Replaying its well-timed move of a decade ago, Santa Clara (Calif.)-based Intel is once again investing for the future -- big time. While most of its rivals were putting on the brakes in the first year of the tech downturn, Intel spent $11.5 billion on R&D and capital expenditures, a staggering 45% of revenues. That's now enabling Intel to introduce powerful new chip designs for wireless notebooks, cell phones, and other portable devices. "The combination of putting communications capabilities with computing capabilities is starting to roll out," says CEO Craig R. Barrett.

Increasingly, however, companies outside of tech are also upping their spending as they pursue aggressive expansion plans. Take AirTran (AAI) Airways Inc., a fast-growing upstart that has been steadily making money even during the airline industry's worst downturn. The Orlando-based discount carrier operates today with 76 aircraft. But on July 1, in a deal valued at up to $5 billion, AirTran ordered 50 planes from Boeing (BA) Co., with an option for 50 more.

Others are breaking from the pack by getting into new markets. Consider Logitech (LOGI) International, which has won a loyal customer base through clever design. Now the company, known for its computer mouses and keyboards, is leveraging that brand loyalty and its design skills by moving into a host of other product lines.

Fiscal 2003 sales jumped 17%, to $1.1 billion, due in part to new products such as special notepads that convert handwriting to digital print through a PC. And with a new line of speakers coming out, it expects sales to climb an additional 9% in the fiscal year that ends Mar. 31, 2004.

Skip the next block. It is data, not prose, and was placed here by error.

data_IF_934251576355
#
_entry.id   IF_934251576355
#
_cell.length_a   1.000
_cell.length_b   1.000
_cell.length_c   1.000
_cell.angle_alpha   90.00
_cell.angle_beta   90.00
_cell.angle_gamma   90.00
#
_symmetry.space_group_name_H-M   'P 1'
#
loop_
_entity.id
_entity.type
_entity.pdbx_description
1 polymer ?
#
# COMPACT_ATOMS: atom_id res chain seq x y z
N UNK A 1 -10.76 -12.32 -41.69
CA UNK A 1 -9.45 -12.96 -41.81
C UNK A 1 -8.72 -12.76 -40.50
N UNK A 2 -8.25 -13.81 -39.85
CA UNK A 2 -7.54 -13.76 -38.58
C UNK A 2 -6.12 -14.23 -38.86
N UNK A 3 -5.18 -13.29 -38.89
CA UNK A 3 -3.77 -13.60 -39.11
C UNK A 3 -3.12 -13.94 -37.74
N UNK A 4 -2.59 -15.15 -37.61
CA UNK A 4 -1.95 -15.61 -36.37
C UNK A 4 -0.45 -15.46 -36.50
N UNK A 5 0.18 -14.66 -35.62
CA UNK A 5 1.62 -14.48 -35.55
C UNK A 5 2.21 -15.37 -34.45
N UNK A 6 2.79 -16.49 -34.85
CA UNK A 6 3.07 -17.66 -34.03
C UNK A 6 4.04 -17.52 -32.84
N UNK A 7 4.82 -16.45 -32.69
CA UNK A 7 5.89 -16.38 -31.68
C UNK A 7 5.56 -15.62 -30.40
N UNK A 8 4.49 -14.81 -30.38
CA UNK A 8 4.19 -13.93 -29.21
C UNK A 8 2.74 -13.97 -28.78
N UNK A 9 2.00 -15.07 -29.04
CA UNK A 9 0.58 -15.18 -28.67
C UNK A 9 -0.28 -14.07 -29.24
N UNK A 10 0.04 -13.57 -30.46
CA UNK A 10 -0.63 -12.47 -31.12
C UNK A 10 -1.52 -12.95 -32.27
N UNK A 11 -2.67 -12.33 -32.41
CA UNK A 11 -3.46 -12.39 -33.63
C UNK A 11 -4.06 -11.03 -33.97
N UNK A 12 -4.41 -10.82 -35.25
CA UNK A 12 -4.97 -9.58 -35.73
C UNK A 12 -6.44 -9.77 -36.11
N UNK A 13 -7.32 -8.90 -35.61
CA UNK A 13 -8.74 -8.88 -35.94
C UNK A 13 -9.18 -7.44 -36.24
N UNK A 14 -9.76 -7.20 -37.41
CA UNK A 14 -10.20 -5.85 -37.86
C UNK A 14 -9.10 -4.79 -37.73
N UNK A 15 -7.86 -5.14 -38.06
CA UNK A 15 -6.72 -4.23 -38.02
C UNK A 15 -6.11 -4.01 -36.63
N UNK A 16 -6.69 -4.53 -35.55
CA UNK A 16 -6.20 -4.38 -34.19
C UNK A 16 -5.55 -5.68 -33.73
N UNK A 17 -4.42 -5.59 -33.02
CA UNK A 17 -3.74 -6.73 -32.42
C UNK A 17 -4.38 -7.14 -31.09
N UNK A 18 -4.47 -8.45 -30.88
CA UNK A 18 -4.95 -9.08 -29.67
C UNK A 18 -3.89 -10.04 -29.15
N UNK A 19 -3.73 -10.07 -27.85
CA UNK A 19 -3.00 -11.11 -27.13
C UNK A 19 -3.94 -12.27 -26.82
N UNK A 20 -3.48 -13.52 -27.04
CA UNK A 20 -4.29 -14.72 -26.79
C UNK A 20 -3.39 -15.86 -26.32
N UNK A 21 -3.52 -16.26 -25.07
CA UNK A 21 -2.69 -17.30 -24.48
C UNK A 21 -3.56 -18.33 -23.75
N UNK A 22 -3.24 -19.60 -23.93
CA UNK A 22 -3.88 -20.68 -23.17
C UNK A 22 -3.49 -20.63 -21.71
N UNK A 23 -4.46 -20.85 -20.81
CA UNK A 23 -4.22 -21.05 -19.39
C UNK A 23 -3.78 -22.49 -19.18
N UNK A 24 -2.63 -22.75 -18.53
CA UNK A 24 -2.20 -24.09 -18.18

Some early birds are also replenishing their marketing budgets. Hewlett-Packard Co. is cranking up its ad spending twelvefold this year, to $400 million, according to TNS Media Intelligence/CMR, an ad-tracking firm. That should help repair its brand after its bruising takeover of Compaq Computer (HPQ) Corp. Nontech companies, too, are stepping up to the plate. Kellogg (K) Co. is adding 5% to its budget this year as it rolls out cereals such as Tony's Cinnamon Krunchers. Media analysts are forecasting overall ad spending will grow at least 4.5% this year, compared with about a 2.5% rise in 2002.

It's easy, of course, for executives to come up with plenty of reasons why they should sit on their wallets. Even as cost-cutting has helped profits inch up, many companies are struggling with stagnant sales and little leverage to raise prices. At the same time, much of the economy remains saddled with unneeded capacity. "If anybody builds to add to capacity, people would say they're out of their minds," says Norbert J. Ore, manufacturing chairman of the Institute for Supply Management. "We still have a save-our-way-to-prosperity mentality."

That's not a mistake Washington Mutual intends to make anytime soon. The company opened 28 branches in Chicago in June, with plans for 70 by yearend. Some of its customers are brand-new, but most came from established banks such as Bank One (ONE) Corp., which had been backing away from retail banking since the mid-1990s. Now, to fend off WaMu, Bank One has reversed course and begun adding branches of its own, with 13 planned for this year and 15 in 2004. WaMu's countermove? With its beachhead in Chicago secured, it's planning to build at least 40 sites in Tampa, starting next year. Forget that tale about the tortoise. In today's market, it's the hare that wins the race. By Michael Arndt in Chicago, with Steve Hamm and Steve Rosenbush in New York and Cliff Edwards in San Mateo